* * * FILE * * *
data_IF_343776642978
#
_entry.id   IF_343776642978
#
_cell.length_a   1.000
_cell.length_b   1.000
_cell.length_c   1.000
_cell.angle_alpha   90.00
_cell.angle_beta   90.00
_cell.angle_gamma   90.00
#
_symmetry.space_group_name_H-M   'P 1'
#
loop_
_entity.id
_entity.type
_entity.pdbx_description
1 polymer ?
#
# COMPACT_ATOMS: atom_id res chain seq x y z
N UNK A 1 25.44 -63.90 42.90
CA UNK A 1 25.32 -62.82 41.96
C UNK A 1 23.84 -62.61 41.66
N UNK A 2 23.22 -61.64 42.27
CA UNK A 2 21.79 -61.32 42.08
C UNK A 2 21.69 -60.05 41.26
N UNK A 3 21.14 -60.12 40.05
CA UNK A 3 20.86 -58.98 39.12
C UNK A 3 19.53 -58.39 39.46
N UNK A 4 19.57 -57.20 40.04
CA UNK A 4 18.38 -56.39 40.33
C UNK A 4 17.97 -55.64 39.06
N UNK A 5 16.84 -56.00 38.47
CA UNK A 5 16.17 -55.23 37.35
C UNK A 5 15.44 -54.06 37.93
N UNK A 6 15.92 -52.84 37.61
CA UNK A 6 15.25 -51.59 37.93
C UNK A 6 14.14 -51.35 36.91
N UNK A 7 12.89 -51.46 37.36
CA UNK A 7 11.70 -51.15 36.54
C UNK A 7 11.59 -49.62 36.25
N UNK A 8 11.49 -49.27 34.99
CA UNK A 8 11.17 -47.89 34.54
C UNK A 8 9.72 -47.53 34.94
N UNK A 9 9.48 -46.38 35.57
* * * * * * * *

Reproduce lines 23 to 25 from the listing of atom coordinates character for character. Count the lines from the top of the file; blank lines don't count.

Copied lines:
C UNK A 1 23.84 -62.61 41.66
N UNK A 2 23.22 -61.64 42.27
CA UNK A 2 21.79 -61.32 42.08